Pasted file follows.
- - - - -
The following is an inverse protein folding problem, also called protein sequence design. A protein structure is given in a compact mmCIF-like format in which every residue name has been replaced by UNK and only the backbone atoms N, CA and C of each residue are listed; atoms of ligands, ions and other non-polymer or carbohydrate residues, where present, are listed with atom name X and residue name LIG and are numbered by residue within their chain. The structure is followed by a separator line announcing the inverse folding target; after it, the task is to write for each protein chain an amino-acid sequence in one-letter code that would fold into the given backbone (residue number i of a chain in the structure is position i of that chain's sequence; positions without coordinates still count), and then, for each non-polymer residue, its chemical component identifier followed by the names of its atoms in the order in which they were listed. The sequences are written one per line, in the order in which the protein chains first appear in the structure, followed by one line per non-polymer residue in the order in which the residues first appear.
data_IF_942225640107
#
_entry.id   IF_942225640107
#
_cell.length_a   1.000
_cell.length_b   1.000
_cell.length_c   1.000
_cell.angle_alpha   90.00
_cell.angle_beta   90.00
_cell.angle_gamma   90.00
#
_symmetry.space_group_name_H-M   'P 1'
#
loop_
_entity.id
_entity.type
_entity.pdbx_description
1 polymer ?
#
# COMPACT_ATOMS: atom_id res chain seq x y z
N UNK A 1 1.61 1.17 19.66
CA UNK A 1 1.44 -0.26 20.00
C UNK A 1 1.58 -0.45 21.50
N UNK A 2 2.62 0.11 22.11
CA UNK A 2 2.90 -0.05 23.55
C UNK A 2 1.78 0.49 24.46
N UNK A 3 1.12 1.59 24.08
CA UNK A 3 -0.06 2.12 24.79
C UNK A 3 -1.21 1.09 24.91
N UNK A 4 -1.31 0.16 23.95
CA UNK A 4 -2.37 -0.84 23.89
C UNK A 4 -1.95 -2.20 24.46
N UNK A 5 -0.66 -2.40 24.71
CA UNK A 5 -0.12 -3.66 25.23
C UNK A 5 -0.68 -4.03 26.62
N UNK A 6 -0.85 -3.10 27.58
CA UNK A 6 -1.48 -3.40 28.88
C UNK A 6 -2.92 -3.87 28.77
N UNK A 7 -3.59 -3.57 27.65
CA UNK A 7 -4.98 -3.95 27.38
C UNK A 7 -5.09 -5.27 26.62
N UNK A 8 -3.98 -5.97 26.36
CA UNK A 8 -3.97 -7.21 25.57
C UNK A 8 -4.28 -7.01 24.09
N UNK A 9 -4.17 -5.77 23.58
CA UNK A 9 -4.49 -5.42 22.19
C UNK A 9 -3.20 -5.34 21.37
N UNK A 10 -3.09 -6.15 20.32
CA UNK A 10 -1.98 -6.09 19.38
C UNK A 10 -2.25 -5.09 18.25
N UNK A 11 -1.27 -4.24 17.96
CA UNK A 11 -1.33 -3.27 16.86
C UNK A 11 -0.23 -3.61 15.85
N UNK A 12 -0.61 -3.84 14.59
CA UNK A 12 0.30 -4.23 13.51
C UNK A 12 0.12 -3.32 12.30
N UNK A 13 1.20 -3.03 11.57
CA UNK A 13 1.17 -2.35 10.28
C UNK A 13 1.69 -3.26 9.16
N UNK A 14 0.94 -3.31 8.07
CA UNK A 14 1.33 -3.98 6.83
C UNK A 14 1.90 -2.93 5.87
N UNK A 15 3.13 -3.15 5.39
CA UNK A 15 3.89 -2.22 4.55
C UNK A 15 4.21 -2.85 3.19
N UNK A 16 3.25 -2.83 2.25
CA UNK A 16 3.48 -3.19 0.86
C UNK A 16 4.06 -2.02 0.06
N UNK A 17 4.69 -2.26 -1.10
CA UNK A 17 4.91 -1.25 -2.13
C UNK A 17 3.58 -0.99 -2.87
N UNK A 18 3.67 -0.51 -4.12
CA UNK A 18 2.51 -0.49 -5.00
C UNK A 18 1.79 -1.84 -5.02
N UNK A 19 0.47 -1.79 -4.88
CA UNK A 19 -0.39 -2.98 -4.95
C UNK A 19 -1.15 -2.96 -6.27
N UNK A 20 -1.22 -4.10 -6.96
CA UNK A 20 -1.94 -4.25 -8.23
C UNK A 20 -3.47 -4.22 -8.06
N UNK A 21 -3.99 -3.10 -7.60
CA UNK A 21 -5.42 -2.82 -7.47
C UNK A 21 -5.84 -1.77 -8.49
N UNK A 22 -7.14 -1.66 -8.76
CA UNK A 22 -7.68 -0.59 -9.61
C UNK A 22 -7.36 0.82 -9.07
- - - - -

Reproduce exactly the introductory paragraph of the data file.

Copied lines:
The following is an inverse protein folding problem, also called protein sequence design. A protein structure is given in a compact mmCIF-like format in which every residue name has been replaced by UNK and only the backbone atoms N, CA and C of each residue are listed; atoms of ligands, ions and other non-polymer or carbohydrate residues, where present, are listed with atom name X and residue name LIG and are numbered by residue within their chain. The structure is followed by a separator line announcing the inverse folding target; after it, the task is to write for each protein chain an amino-acid sequence in one-letter code that would fold into the given backbone (residue number i of a chain in the structure is position i of that chain's sequence; positions without coordinates still count), and then, for each non-polymer residue, its chemical component identifier followed by the names of its atoms in the order in which they were listed. The sequences are written one per line, in the order in which the protein chains first appear in the structure, followed by one line per non-polymer residue in the order in which the residues first appear.